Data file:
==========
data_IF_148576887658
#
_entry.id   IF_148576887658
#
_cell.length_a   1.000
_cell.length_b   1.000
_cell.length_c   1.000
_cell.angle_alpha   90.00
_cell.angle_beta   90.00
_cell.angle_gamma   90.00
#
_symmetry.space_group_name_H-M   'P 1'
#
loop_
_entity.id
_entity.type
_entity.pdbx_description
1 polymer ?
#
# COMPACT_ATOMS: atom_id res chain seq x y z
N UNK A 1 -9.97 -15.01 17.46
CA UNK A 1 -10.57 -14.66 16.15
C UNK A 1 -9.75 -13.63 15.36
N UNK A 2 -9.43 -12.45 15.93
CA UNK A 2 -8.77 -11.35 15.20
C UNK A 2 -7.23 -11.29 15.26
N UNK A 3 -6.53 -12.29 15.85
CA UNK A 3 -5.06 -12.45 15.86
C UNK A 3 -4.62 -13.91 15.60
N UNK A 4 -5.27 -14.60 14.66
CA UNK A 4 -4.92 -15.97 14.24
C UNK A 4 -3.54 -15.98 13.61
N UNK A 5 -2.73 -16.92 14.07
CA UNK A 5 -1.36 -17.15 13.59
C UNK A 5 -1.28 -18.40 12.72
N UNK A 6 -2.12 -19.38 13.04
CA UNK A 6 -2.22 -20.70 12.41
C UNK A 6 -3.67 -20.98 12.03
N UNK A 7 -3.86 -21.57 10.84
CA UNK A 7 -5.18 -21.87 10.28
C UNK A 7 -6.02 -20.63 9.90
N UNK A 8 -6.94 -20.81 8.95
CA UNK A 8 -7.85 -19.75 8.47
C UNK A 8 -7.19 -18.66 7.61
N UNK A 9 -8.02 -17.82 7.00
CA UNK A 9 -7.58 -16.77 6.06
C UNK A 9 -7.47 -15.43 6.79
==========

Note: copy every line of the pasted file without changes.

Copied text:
data_IF_148576887658
#
_entry.id   IF_148576887658
#
_cell.length_a   1.000
_cell.length_b   1.000
_cell.length_c   1.000
_cell.angle_alpha   90.00
_cell.angle_beta   90.00
_cell.angle_gamma   90.00
#
_symmetry.space_group_name_H-M   'P 1'
#
loop_
_entity.id
_entity.type
_entity.pdbx_description
1 polymer ?
#
# COMPACT_ATOMS: atom_id res chain seq x y z
N UNK A 1 -9.97 -15.01 17.46
CA UNK A 1 -10.57 -14.66 16.15
C UNK A 1 -9.75 -13.63 15.36
N UNK A 2 -9.43 -12.45 15.93
CA UNK A 2 -8.77 -11.35 15.20
C UNK A 2 -7.23 -11.29 15.26
N UNK A 3 -6.53 -12.29 15.85
CA UNK A 3 -5.06 -12.45 15.86
C UNK A 3 -4.62 -13.91 15.60
N UNK A 4 -5.27 -14.60 14.66
CA UNK A 4 -4.92 -15.97 14.24
C UNK A 4 -3.54 -15.98 13.61
N UNK A 5 -2.73 -16.92 14.07
CA UNK A 5 -1.36 -17.15 13.59
C UNK A 5 -1.28 -18.40 12.72
N UNK A 6 -2.12 -19.38 13.04
CA UNK A 6 -2.22 -20.70 12.41
C UNK A 6 -3.67 -20.98 12.03
N UNK A 7 -3.86 -21.57 10.84
CA UNK A 7 -5.18 -21.87 10.28
C UNK A 7 -6.02 -20.63 9.90
N UNK A 8 -6.94 -20.81 8.95
CA UNK A 8 -7.85 -19.75 8.47
C UNK A 8 -7.19 -18.66 7.61
N UNK A 9 -8.02 -17.82 7.00
CA UNK A 9 -7.58 -16.77 6.06
C UNK A 9 -7.47 -15.43 6.79